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- Equality Before the Law: California Black Convention Activism, 1855-65
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Scripto | Transcribe Page
Proceedings of the National Emigration Convention of Colored People Held at Cleveland, Ohio, On Thursday, Friday, and Saturday, The 24th, 25th, and 26th of August, 1854
1854 Cleveland OH State Convention 55.pdf
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In no period since the existence of the ancient enlightened nations of Africa, have the prospects of the black race been brighter than now; and at no time during the Christian era, have there been greater advantages presented for the advancement of any people, than at present, those which offer to the black race, both in the Eastern and Western hemispheres—our election being in the Western.
Despite the efforts to the contrary, in the strenuous endeavors for a supremacy of race, the sympathies of the world in their upward tendency, are in favor of the African and black races of the earth. To be available, we must take advantage of these favorable feelings, and strike out for ourselves a bold and manly course, of independent action and position; otherwise, this pure and uncorrupted sympathy will be reduced to pity and contempt.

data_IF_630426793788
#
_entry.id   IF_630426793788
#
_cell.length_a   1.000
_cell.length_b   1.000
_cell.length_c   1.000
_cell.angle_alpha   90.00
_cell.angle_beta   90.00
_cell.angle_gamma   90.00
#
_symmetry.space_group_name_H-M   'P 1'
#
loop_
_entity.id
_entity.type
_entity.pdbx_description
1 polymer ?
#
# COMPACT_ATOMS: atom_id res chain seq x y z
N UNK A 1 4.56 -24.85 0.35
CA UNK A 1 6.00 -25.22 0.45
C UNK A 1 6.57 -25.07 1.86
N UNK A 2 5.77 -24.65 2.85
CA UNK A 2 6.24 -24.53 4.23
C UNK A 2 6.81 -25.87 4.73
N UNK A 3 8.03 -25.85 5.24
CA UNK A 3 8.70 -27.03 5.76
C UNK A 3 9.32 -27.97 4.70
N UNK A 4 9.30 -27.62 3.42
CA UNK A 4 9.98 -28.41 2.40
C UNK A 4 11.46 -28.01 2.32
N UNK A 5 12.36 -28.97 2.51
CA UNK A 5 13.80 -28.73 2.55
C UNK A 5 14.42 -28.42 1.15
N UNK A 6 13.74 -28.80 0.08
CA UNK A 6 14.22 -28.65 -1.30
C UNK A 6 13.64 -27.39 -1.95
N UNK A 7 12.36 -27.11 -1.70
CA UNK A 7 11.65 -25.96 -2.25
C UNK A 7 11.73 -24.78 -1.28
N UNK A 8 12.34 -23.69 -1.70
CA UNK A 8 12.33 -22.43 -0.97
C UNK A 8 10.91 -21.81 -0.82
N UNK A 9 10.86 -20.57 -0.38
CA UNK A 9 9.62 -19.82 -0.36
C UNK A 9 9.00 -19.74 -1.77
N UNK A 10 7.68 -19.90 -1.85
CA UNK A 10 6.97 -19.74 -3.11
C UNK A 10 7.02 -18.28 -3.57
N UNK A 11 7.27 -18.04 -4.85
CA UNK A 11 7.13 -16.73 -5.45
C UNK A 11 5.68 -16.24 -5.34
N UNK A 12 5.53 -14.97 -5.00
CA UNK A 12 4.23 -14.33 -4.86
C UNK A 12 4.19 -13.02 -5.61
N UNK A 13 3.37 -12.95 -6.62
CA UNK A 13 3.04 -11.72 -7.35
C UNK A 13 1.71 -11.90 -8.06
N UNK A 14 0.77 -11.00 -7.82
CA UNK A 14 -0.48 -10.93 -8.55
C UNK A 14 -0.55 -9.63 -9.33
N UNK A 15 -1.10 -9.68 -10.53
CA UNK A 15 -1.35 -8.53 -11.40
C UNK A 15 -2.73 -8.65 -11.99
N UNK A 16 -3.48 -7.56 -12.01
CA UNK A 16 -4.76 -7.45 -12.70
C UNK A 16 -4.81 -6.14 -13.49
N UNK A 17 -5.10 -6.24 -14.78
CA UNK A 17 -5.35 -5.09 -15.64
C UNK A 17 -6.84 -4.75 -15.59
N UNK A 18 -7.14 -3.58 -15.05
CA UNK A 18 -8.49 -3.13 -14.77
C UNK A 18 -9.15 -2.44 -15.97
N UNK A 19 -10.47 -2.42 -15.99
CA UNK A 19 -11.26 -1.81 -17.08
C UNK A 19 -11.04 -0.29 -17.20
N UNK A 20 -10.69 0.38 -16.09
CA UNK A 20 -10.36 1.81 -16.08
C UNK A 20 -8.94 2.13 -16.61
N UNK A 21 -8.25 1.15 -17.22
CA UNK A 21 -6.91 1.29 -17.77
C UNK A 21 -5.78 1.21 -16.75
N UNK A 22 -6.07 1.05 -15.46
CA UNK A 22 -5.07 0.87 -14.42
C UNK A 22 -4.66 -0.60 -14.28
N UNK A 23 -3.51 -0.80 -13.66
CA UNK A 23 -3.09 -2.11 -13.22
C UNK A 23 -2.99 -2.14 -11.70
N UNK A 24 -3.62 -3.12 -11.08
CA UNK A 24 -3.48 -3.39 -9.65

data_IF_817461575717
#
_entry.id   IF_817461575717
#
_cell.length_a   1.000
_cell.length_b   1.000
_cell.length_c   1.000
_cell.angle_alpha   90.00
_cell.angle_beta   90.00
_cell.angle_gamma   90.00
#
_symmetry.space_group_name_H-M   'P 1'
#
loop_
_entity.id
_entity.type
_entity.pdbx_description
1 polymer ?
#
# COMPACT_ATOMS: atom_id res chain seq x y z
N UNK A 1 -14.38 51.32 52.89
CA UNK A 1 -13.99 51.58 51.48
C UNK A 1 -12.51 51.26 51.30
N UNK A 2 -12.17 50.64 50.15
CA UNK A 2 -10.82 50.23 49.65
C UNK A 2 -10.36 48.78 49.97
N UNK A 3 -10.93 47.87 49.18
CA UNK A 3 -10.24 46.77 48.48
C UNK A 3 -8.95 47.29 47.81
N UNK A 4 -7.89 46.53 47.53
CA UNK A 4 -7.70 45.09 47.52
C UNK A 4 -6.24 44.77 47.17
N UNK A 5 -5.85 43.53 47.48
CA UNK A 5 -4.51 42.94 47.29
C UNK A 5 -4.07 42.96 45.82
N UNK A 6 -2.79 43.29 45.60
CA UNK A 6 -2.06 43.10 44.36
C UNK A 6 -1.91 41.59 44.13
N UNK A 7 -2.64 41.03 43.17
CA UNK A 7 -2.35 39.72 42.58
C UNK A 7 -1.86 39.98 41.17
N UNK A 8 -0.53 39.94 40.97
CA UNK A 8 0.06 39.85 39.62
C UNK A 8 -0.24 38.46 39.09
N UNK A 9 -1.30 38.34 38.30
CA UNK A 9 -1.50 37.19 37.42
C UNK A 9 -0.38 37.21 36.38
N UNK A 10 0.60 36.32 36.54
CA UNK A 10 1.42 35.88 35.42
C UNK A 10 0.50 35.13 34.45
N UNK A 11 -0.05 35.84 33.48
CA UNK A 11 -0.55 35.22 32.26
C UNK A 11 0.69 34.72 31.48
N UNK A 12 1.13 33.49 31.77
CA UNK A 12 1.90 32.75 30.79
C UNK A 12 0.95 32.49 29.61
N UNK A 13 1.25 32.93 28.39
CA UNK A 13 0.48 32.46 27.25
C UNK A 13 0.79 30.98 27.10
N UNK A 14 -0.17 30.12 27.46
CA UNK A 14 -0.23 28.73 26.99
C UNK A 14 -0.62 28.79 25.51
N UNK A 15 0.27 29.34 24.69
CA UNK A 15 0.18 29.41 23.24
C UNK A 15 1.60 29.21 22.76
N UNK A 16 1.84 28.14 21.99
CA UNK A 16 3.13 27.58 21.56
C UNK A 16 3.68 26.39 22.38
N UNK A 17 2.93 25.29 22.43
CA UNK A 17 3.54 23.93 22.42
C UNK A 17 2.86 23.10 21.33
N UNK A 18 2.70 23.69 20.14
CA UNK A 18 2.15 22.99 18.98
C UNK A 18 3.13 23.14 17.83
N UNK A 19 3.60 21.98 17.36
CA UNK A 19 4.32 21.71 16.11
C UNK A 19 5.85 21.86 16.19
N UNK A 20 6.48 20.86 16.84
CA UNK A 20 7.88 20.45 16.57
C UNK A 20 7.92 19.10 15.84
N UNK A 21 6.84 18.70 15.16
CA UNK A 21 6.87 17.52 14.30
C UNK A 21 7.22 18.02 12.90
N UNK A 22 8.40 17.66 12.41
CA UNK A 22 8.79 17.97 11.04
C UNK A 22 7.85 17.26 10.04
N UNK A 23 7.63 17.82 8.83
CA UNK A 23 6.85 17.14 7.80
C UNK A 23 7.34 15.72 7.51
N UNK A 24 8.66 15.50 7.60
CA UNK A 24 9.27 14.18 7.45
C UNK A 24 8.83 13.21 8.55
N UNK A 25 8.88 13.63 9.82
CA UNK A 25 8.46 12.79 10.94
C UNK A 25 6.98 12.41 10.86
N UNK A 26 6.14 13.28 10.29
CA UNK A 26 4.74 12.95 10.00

Of the countries of our choice, we have stated that one province and two islands were slaveholding places. These, as before named, are Brazil, in South America, and Cuba and Porto Rico in the West Indies. There are a few other little islands of minor consideration—the Danish, three—Swedish, one—and Dutch, four.
But in the eight last referred to, slavery is of such a mild type, that—however objectionable as such—it is merely nominal.
In South America and the Antilles, in its worst form, slavery is a blessing almost, compared with the miserable degradation of the slave under our upstart, assumed superiors, the slave-holders of the United States.
In Brazil, color is no badge of condition, and every freeman, whatever his color, is socially and politically equal, there being black gentlemen of pure African descent, filling the highest positions in State, under the Emperor. There is also an established law by the Congress of Brazil, making the crime punishable with death, for the commander of any vessel to bring into the country any human being as a slave.
The following law has passed one branch of the General Legislative Assemby of Brazil, but little doubt being entertained that it will find a like favor in the other branch of that august general legislative body:
All children born after the date of this law shall be free.
All those shall be considered free who are born in other countries, and come to Brazil after this date.
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